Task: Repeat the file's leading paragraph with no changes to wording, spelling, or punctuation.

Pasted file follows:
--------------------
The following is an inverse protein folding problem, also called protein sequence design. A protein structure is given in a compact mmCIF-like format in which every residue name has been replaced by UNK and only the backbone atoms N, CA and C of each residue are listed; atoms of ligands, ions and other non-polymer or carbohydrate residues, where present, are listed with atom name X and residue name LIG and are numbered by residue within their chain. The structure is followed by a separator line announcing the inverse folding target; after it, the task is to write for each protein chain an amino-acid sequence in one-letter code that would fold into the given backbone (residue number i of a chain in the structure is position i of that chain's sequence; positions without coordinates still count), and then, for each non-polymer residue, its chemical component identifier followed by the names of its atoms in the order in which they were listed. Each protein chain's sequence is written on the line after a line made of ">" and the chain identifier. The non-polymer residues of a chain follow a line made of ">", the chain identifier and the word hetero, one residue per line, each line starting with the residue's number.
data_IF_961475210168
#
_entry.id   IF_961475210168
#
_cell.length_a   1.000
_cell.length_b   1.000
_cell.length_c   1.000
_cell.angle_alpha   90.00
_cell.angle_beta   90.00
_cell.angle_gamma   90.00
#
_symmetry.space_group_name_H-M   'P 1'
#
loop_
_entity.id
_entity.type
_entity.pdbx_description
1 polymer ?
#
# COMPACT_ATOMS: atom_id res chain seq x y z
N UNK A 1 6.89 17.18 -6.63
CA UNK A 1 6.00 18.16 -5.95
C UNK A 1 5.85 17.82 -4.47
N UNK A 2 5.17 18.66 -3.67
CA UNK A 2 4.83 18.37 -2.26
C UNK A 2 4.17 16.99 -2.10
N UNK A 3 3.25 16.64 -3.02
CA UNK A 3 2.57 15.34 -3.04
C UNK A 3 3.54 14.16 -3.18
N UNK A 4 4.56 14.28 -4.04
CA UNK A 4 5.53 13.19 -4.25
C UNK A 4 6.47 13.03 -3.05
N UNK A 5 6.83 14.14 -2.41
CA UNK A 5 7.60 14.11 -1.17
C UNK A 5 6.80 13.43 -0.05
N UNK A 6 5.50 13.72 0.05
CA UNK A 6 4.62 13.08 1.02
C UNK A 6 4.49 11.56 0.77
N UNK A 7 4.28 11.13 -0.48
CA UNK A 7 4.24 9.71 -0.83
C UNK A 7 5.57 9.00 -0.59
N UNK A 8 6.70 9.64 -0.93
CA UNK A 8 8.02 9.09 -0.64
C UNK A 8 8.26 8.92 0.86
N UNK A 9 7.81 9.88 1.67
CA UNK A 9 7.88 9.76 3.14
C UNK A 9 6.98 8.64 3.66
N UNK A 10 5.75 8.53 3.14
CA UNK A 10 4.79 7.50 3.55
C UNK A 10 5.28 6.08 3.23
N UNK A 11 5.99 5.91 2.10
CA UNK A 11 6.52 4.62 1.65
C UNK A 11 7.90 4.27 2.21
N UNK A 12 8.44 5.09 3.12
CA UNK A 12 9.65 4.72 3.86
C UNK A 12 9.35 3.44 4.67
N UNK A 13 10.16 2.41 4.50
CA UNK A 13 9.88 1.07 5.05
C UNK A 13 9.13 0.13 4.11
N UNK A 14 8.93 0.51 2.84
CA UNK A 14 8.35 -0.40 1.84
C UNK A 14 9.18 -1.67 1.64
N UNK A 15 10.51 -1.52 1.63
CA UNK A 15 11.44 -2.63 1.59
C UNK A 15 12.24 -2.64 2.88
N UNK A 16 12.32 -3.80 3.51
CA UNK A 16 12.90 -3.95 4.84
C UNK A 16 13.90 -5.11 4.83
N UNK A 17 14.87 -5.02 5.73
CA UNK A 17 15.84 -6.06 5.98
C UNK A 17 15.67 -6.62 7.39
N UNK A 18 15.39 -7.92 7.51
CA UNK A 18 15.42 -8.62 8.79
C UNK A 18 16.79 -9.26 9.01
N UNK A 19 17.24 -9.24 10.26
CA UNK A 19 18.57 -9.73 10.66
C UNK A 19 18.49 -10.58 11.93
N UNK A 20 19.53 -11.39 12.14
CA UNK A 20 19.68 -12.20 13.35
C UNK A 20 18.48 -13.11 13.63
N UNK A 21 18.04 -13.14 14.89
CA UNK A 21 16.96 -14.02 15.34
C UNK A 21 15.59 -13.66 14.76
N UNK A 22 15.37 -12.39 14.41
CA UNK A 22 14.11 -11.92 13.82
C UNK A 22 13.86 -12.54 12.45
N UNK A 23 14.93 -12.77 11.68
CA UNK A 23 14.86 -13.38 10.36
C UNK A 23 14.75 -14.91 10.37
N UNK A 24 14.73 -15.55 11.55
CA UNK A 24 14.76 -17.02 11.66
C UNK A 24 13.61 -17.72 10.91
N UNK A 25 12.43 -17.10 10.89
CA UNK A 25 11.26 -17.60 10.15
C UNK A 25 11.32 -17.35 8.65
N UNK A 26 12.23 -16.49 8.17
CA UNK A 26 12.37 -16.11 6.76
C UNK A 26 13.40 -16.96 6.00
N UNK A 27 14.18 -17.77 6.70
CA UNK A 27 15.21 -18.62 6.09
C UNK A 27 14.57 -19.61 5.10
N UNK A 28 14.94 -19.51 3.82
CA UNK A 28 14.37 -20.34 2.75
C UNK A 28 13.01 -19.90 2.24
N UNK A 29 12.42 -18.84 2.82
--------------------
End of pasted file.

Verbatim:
The following is an inverse protein folding problem, also called protein sequence design. A protein structure is given in a compact mmCIF-like format in which every residue name has been replaced by UNK and only the backbone atoms N, CA and C of each residue are listed; atoms of ligands, ions and other non-polymer or carbohydrate residues, where present, are listed with atom name X and residue name LIG and are numbered by residue within their chain. The structure is followed by a separator line announcing the inverse folding target; after it, the task is to write for each protein chain an amino-acid sequence in one-letter code that would fold into the given backbone (residue number i of a chain in the structure is position i of that chain's sequence; positions without coordinates still count), and then, for each non-polymer residue, its chemical component identifier followed by the names of its atoms in the order in which they were listed. Each protein chain's sequence is written on the line after a line made of ">" and the chain identifier. The non-polymer residues of a chain follow a line made of ">", the chain identifier and the word hetero, one residue per line, each line starting with the residue's number.